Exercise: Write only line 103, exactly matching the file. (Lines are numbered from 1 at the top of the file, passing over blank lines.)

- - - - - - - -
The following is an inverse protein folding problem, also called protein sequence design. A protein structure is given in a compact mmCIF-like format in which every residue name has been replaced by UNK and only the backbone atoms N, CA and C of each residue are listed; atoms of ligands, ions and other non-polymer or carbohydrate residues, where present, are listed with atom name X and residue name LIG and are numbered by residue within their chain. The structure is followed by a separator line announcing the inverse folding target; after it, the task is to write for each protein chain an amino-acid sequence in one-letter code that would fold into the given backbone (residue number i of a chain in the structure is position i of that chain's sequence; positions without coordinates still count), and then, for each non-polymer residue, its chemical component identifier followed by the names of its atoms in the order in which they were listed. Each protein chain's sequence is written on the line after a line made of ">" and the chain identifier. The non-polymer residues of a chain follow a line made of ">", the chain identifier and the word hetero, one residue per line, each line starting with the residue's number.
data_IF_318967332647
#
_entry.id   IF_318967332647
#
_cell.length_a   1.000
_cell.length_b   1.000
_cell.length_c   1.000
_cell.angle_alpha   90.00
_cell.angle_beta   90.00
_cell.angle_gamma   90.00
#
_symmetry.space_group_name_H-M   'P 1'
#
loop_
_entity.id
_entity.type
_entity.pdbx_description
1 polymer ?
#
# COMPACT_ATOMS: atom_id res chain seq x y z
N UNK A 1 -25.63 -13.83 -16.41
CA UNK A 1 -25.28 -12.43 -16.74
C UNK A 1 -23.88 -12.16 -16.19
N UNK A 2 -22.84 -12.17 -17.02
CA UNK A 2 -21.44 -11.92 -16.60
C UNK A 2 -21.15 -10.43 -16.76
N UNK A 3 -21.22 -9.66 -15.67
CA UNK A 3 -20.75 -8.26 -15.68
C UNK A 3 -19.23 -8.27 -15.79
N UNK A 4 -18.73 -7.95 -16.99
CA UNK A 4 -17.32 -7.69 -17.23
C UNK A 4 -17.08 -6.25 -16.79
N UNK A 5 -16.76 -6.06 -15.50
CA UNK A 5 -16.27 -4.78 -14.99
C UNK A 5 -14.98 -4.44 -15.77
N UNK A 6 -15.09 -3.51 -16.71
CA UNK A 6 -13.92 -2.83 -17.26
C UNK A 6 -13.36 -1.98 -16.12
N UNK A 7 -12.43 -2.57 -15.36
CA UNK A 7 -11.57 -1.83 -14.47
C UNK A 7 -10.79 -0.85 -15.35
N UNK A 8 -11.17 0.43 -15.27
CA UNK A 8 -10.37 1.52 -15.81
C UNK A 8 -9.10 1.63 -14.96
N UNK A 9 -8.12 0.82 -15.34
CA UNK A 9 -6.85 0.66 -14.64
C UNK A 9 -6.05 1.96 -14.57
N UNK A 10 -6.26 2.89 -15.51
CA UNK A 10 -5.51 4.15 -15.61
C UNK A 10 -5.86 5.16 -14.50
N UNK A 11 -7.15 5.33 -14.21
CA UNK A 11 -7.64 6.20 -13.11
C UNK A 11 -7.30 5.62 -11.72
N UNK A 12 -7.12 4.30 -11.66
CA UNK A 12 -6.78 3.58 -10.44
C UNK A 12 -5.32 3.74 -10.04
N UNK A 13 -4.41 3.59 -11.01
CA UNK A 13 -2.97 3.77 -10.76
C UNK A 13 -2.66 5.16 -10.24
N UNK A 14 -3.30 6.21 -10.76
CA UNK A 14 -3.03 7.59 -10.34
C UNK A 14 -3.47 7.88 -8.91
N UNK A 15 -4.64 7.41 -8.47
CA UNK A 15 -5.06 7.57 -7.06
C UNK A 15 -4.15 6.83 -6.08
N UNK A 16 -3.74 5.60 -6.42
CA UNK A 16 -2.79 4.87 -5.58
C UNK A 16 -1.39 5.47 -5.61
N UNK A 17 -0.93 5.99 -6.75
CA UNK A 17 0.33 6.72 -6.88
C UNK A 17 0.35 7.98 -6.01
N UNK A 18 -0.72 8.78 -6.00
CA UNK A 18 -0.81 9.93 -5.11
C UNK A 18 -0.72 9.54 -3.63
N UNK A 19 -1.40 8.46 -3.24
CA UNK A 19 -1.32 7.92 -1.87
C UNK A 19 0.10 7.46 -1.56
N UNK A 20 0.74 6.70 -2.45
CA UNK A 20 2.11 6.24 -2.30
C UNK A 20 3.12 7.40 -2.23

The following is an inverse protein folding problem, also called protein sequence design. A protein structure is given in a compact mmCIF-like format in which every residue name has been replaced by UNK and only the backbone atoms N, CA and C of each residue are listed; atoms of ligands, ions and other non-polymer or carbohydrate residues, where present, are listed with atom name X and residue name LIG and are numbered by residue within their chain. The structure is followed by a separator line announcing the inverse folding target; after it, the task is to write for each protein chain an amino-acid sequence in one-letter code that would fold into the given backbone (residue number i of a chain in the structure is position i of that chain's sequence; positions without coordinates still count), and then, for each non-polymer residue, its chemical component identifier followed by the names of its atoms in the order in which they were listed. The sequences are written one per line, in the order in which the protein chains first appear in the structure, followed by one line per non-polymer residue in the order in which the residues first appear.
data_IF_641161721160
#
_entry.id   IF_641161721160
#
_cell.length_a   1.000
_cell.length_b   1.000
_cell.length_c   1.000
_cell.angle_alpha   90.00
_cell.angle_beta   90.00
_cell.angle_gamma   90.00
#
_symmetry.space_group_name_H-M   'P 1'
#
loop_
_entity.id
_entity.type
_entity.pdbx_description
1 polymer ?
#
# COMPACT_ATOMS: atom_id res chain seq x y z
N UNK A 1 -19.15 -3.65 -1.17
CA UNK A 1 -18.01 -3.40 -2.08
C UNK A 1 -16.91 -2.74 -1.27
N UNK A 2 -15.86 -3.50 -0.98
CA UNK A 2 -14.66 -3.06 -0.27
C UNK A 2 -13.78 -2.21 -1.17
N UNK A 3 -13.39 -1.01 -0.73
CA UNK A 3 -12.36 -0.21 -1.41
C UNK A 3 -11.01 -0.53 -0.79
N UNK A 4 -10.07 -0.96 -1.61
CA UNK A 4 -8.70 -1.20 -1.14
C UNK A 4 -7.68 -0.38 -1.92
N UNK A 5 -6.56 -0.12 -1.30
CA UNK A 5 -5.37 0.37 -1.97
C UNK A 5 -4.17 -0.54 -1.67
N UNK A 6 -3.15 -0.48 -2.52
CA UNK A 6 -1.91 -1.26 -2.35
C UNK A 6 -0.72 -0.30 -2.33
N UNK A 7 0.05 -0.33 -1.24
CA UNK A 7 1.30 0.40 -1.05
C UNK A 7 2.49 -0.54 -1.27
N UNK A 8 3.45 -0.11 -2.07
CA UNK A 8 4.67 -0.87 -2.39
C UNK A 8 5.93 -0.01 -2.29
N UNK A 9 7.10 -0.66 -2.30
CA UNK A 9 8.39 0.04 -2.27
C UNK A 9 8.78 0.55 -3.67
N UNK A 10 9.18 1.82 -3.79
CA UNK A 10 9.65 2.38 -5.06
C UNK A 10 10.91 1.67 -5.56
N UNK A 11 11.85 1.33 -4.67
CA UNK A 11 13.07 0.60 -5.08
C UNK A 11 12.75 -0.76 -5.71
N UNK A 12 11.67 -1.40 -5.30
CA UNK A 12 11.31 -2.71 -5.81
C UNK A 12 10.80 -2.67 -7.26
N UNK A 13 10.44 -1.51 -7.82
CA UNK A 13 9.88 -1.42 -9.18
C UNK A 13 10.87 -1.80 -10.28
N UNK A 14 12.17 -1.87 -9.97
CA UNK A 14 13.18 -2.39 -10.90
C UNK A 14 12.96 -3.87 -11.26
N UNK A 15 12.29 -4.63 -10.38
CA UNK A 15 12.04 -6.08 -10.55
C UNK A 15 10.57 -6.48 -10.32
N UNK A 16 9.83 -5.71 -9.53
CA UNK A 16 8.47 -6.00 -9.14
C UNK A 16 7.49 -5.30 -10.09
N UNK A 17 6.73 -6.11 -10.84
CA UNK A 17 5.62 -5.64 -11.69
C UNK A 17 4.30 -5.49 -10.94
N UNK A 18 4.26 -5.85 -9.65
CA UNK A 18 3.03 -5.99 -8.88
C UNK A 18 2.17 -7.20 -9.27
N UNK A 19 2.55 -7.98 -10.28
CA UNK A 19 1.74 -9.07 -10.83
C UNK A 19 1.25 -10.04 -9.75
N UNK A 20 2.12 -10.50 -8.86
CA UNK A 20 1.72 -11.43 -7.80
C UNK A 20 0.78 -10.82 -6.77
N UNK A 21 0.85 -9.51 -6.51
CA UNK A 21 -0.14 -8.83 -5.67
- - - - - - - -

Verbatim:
N UNK A 1 -19.15 -3.65 -1.17